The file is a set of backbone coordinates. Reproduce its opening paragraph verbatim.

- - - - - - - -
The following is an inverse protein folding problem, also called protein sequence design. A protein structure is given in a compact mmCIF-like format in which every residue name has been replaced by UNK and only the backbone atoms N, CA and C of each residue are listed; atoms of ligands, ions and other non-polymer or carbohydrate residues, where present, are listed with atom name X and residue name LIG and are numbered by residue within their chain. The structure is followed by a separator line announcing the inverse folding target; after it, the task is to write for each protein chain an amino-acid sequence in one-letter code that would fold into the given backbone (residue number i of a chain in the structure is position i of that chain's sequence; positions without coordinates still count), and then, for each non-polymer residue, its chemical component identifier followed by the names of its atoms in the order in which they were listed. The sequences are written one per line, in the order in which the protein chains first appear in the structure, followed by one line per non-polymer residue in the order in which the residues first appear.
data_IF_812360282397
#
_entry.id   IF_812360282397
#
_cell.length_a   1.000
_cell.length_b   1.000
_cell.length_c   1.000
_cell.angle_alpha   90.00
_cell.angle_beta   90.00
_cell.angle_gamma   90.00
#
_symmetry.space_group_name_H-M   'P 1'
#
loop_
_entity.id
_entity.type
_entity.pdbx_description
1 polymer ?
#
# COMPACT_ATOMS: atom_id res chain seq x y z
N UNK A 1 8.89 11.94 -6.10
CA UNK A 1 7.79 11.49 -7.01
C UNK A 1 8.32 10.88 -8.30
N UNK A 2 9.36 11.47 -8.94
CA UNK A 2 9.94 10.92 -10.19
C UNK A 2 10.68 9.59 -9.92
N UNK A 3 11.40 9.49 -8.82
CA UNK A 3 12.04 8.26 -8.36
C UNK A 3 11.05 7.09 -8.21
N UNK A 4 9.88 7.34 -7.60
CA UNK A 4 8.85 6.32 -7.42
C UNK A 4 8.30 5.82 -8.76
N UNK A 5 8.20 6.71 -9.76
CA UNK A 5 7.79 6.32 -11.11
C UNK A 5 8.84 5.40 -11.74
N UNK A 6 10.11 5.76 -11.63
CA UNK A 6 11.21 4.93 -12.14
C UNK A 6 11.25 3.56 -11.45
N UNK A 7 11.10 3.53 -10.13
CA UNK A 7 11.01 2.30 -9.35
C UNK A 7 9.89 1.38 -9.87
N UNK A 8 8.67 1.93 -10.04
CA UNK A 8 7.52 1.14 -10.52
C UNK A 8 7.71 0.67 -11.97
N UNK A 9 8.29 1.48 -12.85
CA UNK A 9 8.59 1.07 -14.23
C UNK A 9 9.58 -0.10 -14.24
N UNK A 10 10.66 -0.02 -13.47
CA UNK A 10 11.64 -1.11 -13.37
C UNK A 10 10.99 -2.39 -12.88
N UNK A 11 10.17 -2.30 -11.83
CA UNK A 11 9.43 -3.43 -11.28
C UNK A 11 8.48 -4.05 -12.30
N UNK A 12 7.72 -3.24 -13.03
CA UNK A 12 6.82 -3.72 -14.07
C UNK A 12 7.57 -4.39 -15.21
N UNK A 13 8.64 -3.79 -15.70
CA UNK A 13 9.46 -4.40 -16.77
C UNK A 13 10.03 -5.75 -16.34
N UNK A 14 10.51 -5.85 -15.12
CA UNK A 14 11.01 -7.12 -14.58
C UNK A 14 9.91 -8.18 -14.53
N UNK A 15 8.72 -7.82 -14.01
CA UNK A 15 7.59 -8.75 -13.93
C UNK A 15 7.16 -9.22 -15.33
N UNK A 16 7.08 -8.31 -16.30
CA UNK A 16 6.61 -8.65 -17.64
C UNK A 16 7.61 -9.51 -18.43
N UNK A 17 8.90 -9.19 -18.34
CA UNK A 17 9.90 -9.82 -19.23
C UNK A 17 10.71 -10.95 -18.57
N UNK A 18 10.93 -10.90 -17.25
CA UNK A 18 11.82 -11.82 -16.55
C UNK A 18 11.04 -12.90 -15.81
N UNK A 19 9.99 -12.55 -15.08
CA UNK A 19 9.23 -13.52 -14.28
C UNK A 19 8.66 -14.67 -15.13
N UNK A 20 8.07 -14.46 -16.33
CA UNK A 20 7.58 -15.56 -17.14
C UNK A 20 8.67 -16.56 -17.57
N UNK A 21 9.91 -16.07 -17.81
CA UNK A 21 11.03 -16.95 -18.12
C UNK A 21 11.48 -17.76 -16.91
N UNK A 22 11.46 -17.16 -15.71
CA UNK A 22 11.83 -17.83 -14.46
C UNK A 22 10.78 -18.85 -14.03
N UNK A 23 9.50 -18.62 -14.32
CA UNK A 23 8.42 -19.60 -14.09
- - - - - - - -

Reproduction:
The following is an inverse protein folding problem, also called protein sequence design. A protein structure is given in a compact mmCIF-like format in which every residue name has been replaced by UNK and only the backbone atoms N, CA and C of each residue are listed; atoms of ligands, ions and other non-polymer or carbohydrate residues, where present, are listed with atom name X and residue name LIG and are numbered by residue within their chain. The structure is followed by a separator line announcing the inverse folding target; after it, the task is to write for each protein chain an amino-acid sequence in one-letter code that would fold into the given backbone (residue number i of a chain in the structure is position i of that chain's sequence; positions without coordinates still count), and then, for each non-polymer residue, its chemical component identifier followed by the names of its atoms in the order in which they were listed. The sequences are written one per line, in the order in which the protein chains first appear in the structure, followed by one line per non-polymer residue in the order in which the residues first appear.